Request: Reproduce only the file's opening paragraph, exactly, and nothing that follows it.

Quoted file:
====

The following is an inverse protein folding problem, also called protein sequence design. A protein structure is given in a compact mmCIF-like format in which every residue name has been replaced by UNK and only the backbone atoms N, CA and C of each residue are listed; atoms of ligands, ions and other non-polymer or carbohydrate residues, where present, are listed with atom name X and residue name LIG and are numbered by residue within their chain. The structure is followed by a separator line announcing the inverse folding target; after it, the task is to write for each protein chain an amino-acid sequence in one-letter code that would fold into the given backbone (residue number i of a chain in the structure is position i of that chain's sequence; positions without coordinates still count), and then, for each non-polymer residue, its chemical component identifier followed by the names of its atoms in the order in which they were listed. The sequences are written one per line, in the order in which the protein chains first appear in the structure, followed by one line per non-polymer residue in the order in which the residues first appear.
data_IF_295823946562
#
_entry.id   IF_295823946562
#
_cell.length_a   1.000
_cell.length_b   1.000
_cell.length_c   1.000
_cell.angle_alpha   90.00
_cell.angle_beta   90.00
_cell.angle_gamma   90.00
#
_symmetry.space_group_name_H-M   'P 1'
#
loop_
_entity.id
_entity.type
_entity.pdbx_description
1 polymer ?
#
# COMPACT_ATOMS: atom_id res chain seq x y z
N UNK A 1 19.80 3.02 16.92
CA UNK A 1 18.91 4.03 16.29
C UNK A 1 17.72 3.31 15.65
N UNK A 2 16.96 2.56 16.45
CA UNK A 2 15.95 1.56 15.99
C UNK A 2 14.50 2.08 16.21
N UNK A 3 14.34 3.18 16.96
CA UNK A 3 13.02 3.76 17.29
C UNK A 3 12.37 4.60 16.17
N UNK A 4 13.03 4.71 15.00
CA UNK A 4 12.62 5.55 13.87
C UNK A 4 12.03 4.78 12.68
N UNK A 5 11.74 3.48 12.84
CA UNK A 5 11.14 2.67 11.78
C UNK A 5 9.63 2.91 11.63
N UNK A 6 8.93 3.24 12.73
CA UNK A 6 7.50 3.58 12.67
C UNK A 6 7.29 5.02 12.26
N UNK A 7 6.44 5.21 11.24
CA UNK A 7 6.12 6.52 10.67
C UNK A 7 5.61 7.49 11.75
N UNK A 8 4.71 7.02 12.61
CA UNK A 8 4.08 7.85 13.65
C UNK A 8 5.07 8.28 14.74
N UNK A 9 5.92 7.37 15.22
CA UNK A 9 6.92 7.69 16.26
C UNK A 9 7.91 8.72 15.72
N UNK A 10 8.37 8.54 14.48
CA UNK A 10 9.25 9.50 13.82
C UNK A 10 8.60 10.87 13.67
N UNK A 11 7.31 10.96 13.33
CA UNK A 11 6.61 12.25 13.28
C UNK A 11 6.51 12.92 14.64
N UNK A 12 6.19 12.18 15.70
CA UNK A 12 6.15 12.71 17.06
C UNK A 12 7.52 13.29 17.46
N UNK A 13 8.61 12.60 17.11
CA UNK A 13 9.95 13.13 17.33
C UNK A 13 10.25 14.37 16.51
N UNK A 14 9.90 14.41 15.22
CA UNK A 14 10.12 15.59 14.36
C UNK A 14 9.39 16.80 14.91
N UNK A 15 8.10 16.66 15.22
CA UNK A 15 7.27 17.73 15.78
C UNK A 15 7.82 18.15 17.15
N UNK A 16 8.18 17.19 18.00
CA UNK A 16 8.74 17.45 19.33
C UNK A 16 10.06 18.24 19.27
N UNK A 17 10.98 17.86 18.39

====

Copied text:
The following is an inverse protein folding problem, also called protein sequence design. A protein structure is given in a compact mmCIF-like format in which every residue name has been replaced by UNK and only the backbone atoms N, CA and C of each residue are listed; atoms of ligands, ions and other non-polymer or carbohydrate residues, where present, are listed with atom name X and residue name LIG and are numbered by residue within their chain. The structure is followed by a separator line announcing the inverse folding target; after it, the task is to write for each protein chain an amino-acid sequence in one-letter code that would fold into the given backbone (residue number i of a chain in the structure is position i of that chain's sequence; positions without coordinates still count), and then, for each non-polymer residue, its chemical component identifier followed by the names of its atoms in the order in which they were listed. The sequences are written one per line, in the order in which the protein chains first appear in the structure, followed by one line per non-polymer residue in the order in which the residues first appear.